Sometimes it dawns on you why you love your country, and I had one of those moments the other day in contemplating the fact that Britain has a full-time organisation devoted to the welfare of ponds. I may be wrong, but I simply cannot imagine that France or Germany or Italy, still less Albania, Paraguay or Ghana, has a charitable body, employing a full-time staff, which focuses entirely on the health of small bodies of standing water.
Rivers, sure; lakes, OK. The general aquatic environment, absolutely. But ponds, which non-pond-lovers might characterise as merely one step up from puddles, are surely far too trivial for anyone in the world to bother about in an organised way, except for the British, whose luminous, life-giving, virtually unique but barely recognised virtue is to care deeply about small things.
So while the rest of the world obsesses itself with great matters of state, or money, or football, or food, or sex, Oxford-based Pond Conservation, which began life as Pond Action – there's a stirring name for you! – and then was The Ponds Conservation Trust, resolutely sets about tackling the Million Ponds Project, which aims to restore the 470,000 ponds we now have in the countryside in Britain, to the million which existed a century ago.
I sympathise entirely. I cheer them on, having been drawn to ponds since I was a boy, for the simple reason that there is always (except in the worst cases) life in them, and it is usually fairly accessible. You might well see more aquatic wildlife living near a decent pond than you would living on the shores of Windermere, and this abundance and immediacy is the magic ingredient in one of the few bits of physical contact with the natural world that small children are allowed to perform today, which is pond-dipping.
Pond-dipping can be inspiring – I will never forget my young son's delight in fetching out a stickleback – but culturally, it tends to banish pond wildlife into a kiddies' ghetto, whereas in fact ponds are superlative wildlife reservoirs in general. Much of Britain's freshwater life can be found in them, from newts to dragonflies, from water snails to aquatic plants, from frogs to pond skaters (known in the US as "Jesus bugs" because they walk on water), and there are 71 endangered species on the UK's biodiversity action plan that rely on pond habitat for their survival.
These range from the tadpole shrimp, the world's oldest living species, going back 200 million years, to the recently reintroduced pool frog, the very rare fen orchid, and the wonderfully-named Ron's diving beetle. (Just to give you chapter and verse: Hydroporus necopinatus subsp roni is the English sub-species of a diving beetle also found in France and Spain. It was named after Ron Carr, an engineer from Maidstone, Kent, the treasurer of the Balfour-Browne Club, which is the learned society which devotes itself to the study of water beetles. We don't only care deeply about small things in Britain. We care deeply about very small things.)
But although ponds are terrific habitats for so many fascinating creatures, their general state in Britain is dire, according to the first-ever survey of their quality, which was published in February. The survey showed that about 80 per cent of ponds in the countryside were in "poor" or "very poor" condition, largely because their water was overloaded with nutrients from fertilisers used in intensive farming, and also the nitrogen deposition from vehicle exhausts. Furthermore, the first-ever survey of our three million or so garden ponds, published by Pond Conservation in June, showed their condition too left a lot to be desired, with more than half being only "moderate" or "poor" in water quality, although nearly all of them were supporting interesting wildlife.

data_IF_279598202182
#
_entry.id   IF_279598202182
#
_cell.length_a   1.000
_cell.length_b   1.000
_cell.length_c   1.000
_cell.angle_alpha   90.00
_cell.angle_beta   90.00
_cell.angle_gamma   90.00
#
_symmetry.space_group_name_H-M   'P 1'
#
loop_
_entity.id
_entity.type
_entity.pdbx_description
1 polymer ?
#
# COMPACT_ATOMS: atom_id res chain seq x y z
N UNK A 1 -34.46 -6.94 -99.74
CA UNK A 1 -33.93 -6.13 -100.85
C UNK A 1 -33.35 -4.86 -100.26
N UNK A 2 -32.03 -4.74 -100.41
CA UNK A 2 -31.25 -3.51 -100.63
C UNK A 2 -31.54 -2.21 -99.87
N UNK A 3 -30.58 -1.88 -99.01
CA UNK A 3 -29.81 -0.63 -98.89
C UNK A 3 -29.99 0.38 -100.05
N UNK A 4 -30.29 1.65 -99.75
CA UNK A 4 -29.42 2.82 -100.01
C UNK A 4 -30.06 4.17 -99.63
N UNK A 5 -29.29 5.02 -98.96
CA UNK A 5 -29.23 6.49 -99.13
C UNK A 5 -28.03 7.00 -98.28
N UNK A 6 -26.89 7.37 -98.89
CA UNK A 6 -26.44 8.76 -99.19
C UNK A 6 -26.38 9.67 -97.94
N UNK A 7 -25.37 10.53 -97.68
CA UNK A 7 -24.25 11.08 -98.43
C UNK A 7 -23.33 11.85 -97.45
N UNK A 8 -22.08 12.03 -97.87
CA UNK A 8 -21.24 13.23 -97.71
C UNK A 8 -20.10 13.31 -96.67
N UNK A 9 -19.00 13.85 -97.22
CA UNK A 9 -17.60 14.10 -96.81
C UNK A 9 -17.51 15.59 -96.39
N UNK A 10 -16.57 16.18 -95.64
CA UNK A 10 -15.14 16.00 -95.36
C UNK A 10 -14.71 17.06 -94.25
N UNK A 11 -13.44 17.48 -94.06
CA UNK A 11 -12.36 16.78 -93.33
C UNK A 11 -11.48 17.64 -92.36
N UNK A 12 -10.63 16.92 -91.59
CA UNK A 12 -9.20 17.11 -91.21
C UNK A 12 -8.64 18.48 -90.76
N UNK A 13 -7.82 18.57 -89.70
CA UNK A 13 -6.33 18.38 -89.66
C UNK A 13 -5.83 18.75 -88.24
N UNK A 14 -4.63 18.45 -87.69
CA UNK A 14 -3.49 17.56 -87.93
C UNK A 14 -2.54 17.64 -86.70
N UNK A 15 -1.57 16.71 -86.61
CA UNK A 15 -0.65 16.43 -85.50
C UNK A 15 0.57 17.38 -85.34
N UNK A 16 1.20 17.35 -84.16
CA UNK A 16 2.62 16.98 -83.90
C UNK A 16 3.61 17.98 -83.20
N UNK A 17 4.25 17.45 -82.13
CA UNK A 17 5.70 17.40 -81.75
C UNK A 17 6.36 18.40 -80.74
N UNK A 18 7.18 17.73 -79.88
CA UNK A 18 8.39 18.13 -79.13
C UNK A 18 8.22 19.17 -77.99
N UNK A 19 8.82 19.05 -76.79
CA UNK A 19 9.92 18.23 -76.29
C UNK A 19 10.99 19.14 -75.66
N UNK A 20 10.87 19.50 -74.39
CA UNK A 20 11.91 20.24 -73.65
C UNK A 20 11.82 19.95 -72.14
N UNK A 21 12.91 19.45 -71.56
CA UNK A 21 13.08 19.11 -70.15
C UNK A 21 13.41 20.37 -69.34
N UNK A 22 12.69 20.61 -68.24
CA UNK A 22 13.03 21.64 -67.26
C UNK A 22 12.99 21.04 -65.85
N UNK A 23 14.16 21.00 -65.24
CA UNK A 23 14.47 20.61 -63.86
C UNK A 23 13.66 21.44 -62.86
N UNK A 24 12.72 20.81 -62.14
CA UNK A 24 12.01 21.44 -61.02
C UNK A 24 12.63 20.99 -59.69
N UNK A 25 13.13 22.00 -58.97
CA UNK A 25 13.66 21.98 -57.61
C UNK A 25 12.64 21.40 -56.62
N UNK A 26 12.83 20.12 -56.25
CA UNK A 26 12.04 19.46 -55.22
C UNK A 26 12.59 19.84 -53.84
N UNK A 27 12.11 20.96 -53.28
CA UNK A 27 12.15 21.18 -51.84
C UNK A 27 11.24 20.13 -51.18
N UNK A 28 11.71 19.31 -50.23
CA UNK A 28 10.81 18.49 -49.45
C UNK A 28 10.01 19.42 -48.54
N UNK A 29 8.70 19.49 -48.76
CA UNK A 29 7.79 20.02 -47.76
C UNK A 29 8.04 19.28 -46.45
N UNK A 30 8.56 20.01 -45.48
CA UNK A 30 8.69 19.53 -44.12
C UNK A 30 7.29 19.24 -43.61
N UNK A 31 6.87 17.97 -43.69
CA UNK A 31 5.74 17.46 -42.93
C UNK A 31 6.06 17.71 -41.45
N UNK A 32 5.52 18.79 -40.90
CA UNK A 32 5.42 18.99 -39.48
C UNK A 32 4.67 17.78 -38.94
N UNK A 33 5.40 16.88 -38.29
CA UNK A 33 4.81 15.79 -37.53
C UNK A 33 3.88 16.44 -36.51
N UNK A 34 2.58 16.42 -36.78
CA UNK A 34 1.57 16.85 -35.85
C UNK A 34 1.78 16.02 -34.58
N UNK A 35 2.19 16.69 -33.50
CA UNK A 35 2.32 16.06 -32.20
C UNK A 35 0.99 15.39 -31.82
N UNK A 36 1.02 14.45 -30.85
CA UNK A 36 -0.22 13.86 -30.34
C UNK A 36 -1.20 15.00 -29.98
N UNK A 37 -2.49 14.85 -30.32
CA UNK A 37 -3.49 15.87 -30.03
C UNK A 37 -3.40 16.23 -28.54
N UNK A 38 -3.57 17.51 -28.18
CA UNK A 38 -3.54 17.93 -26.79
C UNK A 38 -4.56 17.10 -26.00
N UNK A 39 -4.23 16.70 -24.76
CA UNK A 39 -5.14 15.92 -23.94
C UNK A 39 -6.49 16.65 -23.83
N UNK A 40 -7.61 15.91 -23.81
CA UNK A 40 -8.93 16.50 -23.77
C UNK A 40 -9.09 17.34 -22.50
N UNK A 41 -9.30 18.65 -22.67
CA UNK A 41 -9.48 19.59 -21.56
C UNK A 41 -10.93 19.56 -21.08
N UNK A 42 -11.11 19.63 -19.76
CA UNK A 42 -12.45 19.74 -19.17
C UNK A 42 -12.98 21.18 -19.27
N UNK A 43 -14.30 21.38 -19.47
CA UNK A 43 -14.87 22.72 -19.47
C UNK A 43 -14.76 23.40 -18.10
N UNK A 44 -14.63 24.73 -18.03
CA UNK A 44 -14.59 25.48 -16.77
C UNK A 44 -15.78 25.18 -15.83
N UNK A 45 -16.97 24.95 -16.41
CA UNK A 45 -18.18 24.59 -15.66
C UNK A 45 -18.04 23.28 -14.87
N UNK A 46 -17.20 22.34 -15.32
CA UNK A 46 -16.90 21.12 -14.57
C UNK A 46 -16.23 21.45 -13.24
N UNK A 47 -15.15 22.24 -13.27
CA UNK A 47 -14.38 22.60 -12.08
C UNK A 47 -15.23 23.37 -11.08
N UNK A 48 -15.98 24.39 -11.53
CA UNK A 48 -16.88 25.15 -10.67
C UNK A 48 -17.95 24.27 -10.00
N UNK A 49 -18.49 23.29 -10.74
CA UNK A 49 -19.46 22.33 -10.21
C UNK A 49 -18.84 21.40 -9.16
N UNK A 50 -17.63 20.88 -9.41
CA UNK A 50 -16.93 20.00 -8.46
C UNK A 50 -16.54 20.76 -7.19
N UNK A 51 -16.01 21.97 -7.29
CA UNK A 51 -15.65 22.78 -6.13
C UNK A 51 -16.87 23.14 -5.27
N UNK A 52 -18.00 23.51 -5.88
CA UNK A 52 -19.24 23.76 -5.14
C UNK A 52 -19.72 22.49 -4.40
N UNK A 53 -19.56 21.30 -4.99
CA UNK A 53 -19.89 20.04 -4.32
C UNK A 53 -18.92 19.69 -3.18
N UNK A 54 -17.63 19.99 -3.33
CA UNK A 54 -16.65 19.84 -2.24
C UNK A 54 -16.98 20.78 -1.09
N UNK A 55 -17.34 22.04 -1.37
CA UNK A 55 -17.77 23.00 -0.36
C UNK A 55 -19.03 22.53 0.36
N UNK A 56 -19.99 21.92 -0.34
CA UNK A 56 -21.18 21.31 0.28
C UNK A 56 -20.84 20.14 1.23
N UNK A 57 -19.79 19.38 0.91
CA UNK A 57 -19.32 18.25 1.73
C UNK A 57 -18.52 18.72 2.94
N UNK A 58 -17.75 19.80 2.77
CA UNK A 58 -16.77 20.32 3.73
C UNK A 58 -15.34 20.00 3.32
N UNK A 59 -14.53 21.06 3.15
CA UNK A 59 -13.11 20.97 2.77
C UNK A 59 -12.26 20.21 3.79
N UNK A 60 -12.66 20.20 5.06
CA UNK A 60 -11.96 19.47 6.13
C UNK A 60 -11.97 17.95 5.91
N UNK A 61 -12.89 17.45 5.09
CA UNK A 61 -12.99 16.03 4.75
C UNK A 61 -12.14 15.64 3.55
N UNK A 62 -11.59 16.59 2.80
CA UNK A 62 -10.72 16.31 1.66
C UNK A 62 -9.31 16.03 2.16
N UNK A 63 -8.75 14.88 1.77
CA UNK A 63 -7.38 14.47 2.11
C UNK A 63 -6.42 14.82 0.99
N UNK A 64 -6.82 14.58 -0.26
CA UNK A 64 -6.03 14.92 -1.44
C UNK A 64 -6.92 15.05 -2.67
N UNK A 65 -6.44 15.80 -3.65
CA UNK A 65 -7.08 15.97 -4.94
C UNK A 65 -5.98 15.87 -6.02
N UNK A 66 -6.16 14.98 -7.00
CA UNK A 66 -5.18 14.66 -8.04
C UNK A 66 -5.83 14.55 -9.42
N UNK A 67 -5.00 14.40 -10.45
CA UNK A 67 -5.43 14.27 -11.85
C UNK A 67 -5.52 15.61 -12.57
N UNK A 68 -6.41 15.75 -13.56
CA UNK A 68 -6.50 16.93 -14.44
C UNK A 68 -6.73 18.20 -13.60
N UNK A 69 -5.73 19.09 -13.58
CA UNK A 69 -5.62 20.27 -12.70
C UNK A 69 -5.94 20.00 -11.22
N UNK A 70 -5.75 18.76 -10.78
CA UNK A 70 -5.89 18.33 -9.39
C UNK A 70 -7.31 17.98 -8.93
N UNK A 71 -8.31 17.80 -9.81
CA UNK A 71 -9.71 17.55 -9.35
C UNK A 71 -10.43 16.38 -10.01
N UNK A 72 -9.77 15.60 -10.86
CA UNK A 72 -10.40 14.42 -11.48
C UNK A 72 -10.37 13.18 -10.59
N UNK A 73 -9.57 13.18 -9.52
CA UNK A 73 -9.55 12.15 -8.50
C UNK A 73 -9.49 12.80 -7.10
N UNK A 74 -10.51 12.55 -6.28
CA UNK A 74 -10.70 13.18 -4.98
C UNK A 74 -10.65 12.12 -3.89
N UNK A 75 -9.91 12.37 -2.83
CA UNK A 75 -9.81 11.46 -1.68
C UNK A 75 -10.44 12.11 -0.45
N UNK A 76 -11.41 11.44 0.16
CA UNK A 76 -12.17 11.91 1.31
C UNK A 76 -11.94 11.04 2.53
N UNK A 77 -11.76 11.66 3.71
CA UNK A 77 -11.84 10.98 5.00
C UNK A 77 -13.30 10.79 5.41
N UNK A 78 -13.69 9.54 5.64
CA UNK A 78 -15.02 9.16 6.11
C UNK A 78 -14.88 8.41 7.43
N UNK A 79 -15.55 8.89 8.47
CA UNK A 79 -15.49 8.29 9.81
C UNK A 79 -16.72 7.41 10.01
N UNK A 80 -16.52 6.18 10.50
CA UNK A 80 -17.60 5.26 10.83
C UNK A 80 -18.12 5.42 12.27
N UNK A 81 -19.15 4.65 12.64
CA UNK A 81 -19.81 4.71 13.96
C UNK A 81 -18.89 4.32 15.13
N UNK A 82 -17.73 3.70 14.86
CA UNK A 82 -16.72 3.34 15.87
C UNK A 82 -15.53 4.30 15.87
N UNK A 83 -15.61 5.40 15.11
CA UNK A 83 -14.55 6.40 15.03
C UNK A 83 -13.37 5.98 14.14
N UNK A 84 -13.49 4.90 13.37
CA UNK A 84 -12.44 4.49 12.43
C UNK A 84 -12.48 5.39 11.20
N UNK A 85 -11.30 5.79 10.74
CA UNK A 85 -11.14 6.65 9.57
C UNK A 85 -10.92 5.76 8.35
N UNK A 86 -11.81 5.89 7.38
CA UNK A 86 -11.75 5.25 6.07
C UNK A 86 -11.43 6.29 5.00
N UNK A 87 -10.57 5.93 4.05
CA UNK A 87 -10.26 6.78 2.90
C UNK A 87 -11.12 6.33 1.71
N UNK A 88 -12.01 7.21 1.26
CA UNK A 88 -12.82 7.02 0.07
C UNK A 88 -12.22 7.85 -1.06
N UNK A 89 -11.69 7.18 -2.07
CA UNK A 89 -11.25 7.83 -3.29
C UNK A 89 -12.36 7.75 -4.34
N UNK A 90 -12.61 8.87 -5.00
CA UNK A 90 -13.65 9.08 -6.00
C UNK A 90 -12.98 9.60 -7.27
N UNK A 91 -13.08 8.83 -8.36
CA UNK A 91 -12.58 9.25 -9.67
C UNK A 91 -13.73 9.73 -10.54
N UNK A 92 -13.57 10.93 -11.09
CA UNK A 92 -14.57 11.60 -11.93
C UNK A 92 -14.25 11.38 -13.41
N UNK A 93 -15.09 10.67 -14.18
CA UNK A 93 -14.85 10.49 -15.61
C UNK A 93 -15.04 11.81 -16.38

"Ponds are just great wildlife habitats, with such a variety of things in them," said Pond Conservation's director, Jeremy Biggs. "At a landscape level, you can see three-quarters of all our freshwater life in ponds, more than in rivers and more than in lakes. About the only thing that doesn't do best in ponds is fish. A surprising quantity of birds make use of them and they are even havens now for freshwater crayfish." (Our native species, being threatened with extinction by an invasive species, the American signal crayfish).
And now Jeremy's band of enthusiasts is setting out, in its own words, "to reverse a century of pond loss" and over the coming years return our pond total to the million it once was (all with cleaner water, let it be said). Quite an ambition, eh? Chairman Mao might have told China to Let A Hundred Flowers Bloom! but the exhortation to Let A Million Ponds Cover The Countryside! is something you will find only in Britain.
A new suburban song
I am starting to hear a new voice in the suburbs – a long, continuous warbling chatter, with distinctive buzzing bits in the middle. It's the song of goldfinches. The flourishing of the goldfinch in our back gardens is a real bird-feeder success story, dependent, as many people know, on one particular attraction, nyjer seed.
This black, oil-rich seed from Guizotia abyssinica, a member of the daisy family originating in Ethiopia, proves irresistible to our most charming finch, and in our own suburban garden we've had seven on the feeder at once (and in the winter it brings in another cracking finch, the siskin).
Now I'm hearing goldfinch song every day, delivered from treetops or rooftops like that of blackbirds, song thrushes and robins. The buzzing bit is the giveaway. A new suburban sound in my bit of south-west London, to go with the screech of ring-necked parakeets.